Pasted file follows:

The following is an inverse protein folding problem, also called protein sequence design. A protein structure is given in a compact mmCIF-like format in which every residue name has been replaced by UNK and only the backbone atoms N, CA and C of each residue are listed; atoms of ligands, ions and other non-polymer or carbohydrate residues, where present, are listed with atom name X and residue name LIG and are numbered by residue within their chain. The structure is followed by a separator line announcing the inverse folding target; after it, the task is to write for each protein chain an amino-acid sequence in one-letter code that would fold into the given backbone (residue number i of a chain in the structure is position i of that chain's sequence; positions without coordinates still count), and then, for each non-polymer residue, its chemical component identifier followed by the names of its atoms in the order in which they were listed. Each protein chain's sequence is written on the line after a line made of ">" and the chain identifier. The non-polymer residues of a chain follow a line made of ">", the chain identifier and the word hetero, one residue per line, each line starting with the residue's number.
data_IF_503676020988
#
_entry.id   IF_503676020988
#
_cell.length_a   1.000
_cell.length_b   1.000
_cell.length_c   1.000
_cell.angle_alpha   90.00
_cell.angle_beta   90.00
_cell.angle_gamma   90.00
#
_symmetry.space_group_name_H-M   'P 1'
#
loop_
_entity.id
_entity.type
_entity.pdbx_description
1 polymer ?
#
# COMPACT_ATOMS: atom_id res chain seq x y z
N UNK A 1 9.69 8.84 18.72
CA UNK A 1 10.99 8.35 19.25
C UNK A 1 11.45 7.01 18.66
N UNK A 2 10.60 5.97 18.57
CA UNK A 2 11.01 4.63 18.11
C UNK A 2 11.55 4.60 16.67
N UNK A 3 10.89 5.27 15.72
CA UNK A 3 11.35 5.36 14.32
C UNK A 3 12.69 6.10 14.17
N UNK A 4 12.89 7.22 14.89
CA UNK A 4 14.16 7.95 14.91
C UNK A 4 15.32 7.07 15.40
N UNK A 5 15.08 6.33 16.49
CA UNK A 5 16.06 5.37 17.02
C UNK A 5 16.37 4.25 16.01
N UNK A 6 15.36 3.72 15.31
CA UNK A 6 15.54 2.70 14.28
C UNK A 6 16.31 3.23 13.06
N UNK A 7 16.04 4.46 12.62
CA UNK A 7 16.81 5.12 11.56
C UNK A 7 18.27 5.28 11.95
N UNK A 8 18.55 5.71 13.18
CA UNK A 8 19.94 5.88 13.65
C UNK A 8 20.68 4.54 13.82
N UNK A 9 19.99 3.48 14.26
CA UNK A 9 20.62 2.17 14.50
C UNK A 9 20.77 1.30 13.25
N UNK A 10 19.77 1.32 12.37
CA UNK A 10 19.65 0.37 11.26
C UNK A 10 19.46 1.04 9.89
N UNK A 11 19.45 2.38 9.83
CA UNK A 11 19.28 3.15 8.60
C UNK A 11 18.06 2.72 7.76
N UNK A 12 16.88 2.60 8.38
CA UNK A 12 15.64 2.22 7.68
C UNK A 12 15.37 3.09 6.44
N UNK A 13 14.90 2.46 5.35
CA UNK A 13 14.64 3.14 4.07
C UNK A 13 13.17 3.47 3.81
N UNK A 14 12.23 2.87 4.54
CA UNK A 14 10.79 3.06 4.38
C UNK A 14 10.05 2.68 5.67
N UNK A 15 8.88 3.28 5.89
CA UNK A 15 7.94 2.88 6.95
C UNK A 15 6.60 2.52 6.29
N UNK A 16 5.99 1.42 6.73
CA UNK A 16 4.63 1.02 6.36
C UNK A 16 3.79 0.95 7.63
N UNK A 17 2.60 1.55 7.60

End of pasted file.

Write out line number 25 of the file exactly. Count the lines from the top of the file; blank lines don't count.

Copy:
N UNK A 2 10.60 5.97 18.57